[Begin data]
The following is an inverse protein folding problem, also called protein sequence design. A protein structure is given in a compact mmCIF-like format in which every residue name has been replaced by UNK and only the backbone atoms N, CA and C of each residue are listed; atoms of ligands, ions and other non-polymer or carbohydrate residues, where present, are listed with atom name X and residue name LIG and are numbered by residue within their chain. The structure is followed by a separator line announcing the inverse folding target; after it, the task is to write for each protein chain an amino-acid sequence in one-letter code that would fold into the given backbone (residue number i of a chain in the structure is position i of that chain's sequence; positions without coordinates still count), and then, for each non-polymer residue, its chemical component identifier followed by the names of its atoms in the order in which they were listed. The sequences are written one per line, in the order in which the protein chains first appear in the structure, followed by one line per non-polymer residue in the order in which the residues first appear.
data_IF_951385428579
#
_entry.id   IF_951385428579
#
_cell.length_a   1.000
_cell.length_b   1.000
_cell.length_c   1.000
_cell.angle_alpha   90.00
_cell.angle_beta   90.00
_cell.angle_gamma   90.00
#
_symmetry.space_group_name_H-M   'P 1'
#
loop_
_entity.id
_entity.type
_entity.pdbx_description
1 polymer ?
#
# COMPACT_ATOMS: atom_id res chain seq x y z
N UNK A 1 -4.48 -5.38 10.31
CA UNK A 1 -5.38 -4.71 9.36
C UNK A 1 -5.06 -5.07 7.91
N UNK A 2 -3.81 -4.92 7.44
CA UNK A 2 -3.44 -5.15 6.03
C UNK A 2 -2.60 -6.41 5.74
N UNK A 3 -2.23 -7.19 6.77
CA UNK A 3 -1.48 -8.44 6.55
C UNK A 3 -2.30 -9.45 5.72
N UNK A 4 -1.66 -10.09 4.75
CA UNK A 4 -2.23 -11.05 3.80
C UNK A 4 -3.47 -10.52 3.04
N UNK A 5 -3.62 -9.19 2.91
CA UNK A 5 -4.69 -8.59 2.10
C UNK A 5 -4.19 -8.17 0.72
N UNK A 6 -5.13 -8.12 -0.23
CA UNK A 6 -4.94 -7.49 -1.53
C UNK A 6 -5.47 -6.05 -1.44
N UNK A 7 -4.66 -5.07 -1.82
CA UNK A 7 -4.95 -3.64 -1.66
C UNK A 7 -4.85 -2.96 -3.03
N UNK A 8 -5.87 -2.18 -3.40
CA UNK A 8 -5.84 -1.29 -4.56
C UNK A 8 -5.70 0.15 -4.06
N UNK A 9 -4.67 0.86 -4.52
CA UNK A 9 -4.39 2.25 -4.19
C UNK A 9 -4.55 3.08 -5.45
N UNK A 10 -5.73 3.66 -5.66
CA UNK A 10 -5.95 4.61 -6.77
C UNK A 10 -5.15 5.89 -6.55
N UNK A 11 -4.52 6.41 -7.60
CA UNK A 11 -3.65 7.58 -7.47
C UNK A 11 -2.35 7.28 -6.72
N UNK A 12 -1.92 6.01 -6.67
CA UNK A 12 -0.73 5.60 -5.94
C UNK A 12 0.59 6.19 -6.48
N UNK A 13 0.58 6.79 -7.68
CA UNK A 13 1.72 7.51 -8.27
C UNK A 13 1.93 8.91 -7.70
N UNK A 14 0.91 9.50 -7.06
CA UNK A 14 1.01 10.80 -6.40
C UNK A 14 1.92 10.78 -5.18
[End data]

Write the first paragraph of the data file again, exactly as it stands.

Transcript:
The following is an inverse protein folding problem, also called protein sequence design. A protein structure is given in a compact mmCIF-like format in which every residue name has been replaced by UNK and only the backbone atoms N, CA and C of each residue are listed; atoms of ligands, ions and other non-polymer or carbohydrate residues, where present, are listed with atom name X and residue name LIG and are numbered by residue within their chain. The structure is followed by a separator line announcing the inverse folding target; after it, the task is to write for each protein chain an amino-acid sequence in one-letter code that would fold into the given backbone (residue number i of a chain in the structure is position i of that chain's sequence; positions without coordinates still count), and then, for each non-polymer residue, its chemical component identifier followed by the names of its atoms in the order in which they were listed. The sequences are written one per line, in the order in which the protein chains first appear in the structure, followed by one line per non-polymer residue in the order in which the residues first appear.